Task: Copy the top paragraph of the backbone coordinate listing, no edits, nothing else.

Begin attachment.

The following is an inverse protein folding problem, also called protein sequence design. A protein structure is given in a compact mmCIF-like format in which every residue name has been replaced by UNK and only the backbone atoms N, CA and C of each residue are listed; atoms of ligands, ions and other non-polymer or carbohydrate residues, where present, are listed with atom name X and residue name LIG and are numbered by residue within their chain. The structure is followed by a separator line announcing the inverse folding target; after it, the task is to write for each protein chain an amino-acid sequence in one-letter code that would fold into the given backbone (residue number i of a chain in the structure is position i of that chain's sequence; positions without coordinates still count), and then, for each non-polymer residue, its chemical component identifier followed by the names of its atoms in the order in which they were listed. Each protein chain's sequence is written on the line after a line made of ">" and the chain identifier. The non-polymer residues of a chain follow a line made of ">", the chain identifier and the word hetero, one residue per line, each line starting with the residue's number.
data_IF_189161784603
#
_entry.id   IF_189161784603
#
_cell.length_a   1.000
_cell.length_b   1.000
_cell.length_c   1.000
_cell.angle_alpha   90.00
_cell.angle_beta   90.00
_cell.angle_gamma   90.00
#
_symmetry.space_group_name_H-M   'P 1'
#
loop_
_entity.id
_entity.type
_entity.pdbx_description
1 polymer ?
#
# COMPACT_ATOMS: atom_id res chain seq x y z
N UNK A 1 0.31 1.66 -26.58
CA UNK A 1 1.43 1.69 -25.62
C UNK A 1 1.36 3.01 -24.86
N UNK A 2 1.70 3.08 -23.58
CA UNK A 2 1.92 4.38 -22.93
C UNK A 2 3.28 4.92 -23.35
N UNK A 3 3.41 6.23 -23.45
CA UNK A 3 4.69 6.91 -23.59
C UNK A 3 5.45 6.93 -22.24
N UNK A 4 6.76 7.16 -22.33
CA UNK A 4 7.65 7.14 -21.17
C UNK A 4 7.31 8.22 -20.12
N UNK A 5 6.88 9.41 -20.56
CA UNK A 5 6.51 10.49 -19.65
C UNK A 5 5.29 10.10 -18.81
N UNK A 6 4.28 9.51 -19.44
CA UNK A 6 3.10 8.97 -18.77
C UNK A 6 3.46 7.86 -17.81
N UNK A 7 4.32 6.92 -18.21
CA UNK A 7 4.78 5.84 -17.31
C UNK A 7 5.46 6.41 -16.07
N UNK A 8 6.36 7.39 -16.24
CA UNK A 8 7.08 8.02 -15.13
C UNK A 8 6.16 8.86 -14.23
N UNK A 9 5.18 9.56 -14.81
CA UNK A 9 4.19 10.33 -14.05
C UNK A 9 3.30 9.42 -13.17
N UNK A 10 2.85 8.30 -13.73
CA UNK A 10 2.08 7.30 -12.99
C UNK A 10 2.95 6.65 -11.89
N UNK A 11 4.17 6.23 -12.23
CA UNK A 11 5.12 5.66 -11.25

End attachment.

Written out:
The following is an inverse protein folding problem, also called protein sequence design. A protein structure is given in a compact mmCIF-like format in which every residue name has been replaced by UNK and only the backbone atoms N, CA and C of each residue are listed; atoms of ligands, ions and other non-polymer or carbohydrate residues, where present, are listed with atom name X and residue name LIG and are numbered by residue within their chain. The structure is followed by a separator line announcing the inverse folding target; after it, the task is to write for each protein chain an amino-acid sequence in one-letter code that would fold into the given backbone (residue number i of a chain in the structure is position i of that chain's sequence; positions without coordinates still count), and then, for each non-polymer residue, its chemical component identifier followed by the names of its atoms in the order in which they were listed. Each protein chain's sequence is written on the line after a line made of ">" and the chain identifier. The non-polymer residues of a chain follow a line made of ">", the chain identifier and the word hetero, one residue per line, each line starting with the residue's number.